Last week marked three months since I landed in Yangon and began this trip. In an odd moment of symmetry I arrived at Singapore Changi airport almost exactly three months to the day since I was first there, waiting for my connecting flight to Myanmar. I remember my jitteriness, how I had to force myself to think just one small step ahead, as thoughts of what I was attempting to do in its entirety would send a wave of panic rushing through me. I’ve spent quite a bit of time this last week thinking about how much this trip has already changed me and how much I’ve already learnt. While most of these are deep, abstract things that I’ll try to put into words at a later date, I have also learnt some concrete lessons: silly things, like always making sure my toilet door is locked, no matter how desperate I am, and some more serious ones too. While most of the latter are things you can only really learn for yourself, there are a few bits of travel advice that I think are worth passing on. So here are three of them, one for each month I’ve been on the road so far.
For Travellers on a Budget. Any Budget.
Get Trail Wallet. This little app has made it so, so much easier to keep track of my spending while travelling. On previous trips I’ve kept a rough track by scribbling figures on the back page of a notebook, something which quickly becomes a mess of different currencies and estimations, and I’ve had very little idea how much I’ve actually been spending, and what I’ve been spending it on. Trail Wallet has changed that.
It’s designed by a couple of travel bloggers (Never Ending Voyage) so they know exactly what you need to keep track of your expenses. You set yourself a budget for your trip, or section of trip (I do it by country), and it breaks it down into a daily budget. You then add in everything you spend, and you can do this in multiple different currencies (a life-saver, especially in South East Asia where big things are in dollars, small things in the local currency, and Airbnb stays come out in pounds!), and it converts it all into your ‘home’ currency. It pulls its conversion rate from the internet, or you can adjust it yourself, and you can categorise each expenditure so you can see exactly where your money is going.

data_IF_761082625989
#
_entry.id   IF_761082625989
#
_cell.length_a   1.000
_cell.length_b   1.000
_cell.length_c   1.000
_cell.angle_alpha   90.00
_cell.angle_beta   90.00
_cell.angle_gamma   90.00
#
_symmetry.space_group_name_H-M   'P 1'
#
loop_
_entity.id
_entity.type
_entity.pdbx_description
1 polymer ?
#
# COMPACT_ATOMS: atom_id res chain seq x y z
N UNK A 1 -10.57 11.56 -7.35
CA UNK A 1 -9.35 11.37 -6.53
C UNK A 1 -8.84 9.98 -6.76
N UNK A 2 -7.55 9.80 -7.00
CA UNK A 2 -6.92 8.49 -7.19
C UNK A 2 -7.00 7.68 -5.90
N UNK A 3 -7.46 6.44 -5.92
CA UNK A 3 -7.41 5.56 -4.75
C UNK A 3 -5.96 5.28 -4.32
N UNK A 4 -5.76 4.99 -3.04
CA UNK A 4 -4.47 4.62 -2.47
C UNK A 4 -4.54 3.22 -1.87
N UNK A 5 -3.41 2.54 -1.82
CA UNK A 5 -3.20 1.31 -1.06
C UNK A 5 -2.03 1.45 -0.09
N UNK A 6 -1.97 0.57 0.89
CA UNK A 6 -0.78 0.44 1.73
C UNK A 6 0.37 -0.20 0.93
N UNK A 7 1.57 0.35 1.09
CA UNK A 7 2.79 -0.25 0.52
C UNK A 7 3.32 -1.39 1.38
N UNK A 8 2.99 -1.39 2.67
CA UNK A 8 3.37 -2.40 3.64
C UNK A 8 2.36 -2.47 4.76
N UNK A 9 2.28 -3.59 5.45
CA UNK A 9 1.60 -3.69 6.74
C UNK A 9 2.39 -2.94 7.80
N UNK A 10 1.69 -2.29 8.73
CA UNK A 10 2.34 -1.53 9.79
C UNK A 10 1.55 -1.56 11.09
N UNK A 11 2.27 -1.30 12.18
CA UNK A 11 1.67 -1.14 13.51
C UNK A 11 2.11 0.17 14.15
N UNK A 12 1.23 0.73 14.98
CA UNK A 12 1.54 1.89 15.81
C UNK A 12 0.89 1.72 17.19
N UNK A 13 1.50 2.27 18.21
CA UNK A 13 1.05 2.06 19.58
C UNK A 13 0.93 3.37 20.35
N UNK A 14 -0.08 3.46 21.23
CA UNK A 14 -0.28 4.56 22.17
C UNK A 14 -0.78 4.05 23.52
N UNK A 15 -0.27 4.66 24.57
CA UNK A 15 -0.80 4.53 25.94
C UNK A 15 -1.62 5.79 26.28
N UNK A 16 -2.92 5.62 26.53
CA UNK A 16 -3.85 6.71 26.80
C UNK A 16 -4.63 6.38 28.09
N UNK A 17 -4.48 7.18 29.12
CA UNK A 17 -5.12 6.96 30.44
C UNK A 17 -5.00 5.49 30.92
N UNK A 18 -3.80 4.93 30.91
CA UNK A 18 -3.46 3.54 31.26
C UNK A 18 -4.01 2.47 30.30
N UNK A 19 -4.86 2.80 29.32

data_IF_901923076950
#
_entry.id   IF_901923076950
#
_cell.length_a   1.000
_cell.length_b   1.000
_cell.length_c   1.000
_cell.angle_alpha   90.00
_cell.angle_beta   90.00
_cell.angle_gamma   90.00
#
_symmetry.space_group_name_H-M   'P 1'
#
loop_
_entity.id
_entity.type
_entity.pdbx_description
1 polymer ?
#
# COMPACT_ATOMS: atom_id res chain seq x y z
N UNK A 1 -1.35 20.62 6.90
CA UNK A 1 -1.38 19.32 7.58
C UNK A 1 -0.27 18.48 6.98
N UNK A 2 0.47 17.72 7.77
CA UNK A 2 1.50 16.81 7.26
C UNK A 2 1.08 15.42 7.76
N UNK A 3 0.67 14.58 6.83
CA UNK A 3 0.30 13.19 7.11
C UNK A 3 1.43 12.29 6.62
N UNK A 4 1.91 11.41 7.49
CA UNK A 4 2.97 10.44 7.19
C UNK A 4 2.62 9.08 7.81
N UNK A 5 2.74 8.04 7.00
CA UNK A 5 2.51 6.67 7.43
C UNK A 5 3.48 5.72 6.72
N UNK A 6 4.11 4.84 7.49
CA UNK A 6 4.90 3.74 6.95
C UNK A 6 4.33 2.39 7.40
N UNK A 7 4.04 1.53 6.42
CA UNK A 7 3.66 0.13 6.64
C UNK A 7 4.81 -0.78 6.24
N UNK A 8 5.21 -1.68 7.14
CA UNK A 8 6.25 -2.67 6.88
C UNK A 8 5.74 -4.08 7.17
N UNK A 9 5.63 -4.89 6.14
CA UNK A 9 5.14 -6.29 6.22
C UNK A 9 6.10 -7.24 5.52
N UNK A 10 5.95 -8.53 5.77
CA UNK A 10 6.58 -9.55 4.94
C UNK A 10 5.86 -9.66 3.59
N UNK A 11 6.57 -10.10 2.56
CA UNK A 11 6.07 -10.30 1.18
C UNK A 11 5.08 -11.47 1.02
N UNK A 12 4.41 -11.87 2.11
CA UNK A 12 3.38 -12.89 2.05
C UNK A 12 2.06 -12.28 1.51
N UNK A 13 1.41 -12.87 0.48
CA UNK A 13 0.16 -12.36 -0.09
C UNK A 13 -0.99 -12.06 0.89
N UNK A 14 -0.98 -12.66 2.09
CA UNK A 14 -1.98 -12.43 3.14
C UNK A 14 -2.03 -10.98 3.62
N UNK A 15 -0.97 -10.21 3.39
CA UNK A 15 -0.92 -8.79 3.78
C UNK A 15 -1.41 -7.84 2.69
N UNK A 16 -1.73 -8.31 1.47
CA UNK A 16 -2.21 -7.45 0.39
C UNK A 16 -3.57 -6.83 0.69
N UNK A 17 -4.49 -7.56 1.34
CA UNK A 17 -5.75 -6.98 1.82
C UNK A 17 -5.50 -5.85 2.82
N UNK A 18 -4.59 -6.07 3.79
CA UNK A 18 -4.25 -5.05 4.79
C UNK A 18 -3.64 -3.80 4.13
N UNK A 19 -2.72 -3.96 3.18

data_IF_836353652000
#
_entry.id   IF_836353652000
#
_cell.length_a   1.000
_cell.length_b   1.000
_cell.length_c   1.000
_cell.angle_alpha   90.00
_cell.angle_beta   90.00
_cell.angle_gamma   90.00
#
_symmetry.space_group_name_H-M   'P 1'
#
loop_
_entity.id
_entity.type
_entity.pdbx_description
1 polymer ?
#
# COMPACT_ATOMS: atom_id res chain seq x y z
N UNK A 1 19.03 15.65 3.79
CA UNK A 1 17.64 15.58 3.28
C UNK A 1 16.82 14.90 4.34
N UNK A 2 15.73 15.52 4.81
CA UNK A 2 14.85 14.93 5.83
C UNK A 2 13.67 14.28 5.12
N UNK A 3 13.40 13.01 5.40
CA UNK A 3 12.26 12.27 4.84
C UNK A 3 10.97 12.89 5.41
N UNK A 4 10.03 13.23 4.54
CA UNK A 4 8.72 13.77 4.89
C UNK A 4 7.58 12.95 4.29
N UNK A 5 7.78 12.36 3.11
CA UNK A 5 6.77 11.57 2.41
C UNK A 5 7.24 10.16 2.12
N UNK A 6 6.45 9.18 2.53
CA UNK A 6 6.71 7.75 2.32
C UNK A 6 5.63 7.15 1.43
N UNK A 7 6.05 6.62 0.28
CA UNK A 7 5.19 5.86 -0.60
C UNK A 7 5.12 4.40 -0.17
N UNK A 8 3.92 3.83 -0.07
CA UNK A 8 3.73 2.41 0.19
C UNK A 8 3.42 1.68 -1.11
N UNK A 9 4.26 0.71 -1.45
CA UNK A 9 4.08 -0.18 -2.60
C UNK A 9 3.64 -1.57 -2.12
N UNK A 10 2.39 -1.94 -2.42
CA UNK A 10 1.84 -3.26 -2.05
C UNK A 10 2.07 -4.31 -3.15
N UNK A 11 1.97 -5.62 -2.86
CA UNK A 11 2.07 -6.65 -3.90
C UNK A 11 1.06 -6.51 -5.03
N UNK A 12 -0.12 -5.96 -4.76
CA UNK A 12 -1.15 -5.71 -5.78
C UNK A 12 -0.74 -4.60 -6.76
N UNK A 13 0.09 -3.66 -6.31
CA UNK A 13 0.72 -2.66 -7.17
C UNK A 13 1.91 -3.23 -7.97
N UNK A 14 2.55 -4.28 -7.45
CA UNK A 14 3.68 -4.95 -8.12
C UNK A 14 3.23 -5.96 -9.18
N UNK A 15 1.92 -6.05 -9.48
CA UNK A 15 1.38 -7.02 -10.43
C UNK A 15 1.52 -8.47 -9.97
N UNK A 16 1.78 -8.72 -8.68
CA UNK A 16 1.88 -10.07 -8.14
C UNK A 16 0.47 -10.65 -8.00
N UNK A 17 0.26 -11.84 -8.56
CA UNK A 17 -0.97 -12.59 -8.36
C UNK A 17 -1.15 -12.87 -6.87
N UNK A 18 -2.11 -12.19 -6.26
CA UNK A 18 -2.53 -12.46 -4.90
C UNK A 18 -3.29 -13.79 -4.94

I should state here that I am actually incredibly bad with money, and you probably shouldn’t take any advice on the matter from me. But this app has at least helped me to understand where my money is going, which is the first step to getting on top of things. It also plays to my competitive, and teacher suck-up, tendencies! I feel like I am winning when I come in under budget at the end of the day, and if I don’t, then the little lady at the side tells me off and I don’t like that! It also works well with how I travel – if I do treat myself to a nice hotel and go over budget for a few days, then I know I need to rein it in until my daily average goes back under budget. Just make sure you put EVERYTHING in. Don’t kid yourself that something “doesn’t count” – it does.
For Female Solo Travellers
There is a lot of safety advice for female solo travellers out there, most of which falls under one of two headings: “use your common sense” and “trust your instincts”. Both of which I completely agree with, however there is one other thing that doesn’t come under either of these that I did before leaving to hopefully help myself stay safe: I took a 14 week Krav Maga course.